The state is currently experiencing a shortage of qualified construction workers, with 4 out of 5 contractors reporting vacant positions.The Salt Lake TribuneThere are no state-level requirements for HVAC-R technicians in Utah, so getting started in the field is all about being a well-qualified entry-level job candidate.
Without some training in modern HVAC technology, you may never progress past an entry-level assistant position with an HVAC shop, while others with more training will earn more money and take on greater responsibility as they advance.
Almost all HVAC school training programs include classes designed specifically to prepare you to pass the examination, with graduates showing very high first-time exam pass rates.
Succeeding in HVAC work in Utah today is all about what you know. An associate’s degree from a community college or a career diploma from a trade school provides a tried and tested route into a long and lucrative career in HVAC-R.
Common Certification for HVAC Technicians in Utah
EPA Certification Requirements – Named after the part of the Clean Air Act that requires it, a Section 608 certification can come in one of four different categories:
Acquiring any of these involves passing a qualifying examination, usually administered by a local trade school or HVAC distributor. Exam fees vary but usually are less than $100.
Gas Certification Requirements – Another optional certification that is a career-booster for HVAC-R technicians in Utah is the Rocky Mountain Gas Association certification. In 2002, the Utah State Legislature passed laws requiring any technician working on gas appliances to possess such a certification.
Again, most school and training programs in Utah cover this subject and will proctor the 3-hour certification examination for around $100.
How to Become an HVAC Contractor in Utah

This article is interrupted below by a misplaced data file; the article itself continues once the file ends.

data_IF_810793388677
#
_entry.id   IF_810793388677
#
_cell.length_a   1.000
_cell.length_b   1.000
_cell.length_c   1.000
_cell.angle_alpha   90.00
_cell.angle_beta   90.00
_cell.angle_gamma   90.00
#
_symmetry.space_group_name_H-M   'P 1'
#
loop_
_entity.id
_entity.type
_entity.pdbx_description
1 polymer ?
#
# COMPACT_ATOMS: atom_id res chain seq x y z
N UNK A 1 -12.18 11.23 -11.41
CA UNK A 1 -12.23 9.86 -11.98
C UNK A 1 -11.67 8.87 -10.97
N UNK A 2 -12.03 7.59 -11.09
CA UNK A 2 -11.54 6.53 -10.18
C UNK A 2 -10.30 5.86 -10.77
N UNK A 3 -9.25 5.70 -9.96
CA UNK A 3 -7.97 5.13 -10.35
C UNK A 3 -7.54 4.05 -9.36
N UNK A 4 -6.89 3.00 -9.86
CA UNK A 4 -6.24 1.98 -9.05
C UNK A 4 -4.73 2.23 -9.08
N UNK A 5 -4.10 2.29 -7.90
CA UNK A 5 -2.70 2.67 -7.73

Although you don’t need a license to be an HVAC technician in Utah, you can only perform HVAC work under a contractor who possesses an S350 HVAC Contractor’s license.
At some point in your career, you may decide you want to branch out on your own instead of working for someone else. Assuming you have good business skills, a solid education in HVAC principles, and enough experience to qualify, you can become an independent contractor and call all the shots in your own HVAC business.
To do so, you will have to obtain your own S350 license from the Utah Division of Occupational and Professional Licensing (DOPL).
The S350 (the S stands for Specialty) series actually has 5 different sub-classifications reflecting additional specializations.
S350 - HVAC Contractor
A general category covering all HVAC specializations except for S354.
S351 - Refrigerated Air Conditioning Contractor
Covers fabrication and installation of refrigeration systems designed to control air temperatures below 50 degrees
S352 - Evaporative Cooling Contractor
Covers installation and maintenance of evaporative cooling systems
S353 - Warm Air Heating Contractor
Covers layout and fabrication of ducting, furnaces, and piping as necessary for a warm air heating system
S354 - Radon Mitigation Contractor
Covers installation and operation of radon mitigation systems.
Unless you intend to specialize, however, the S350 classification is the best choice.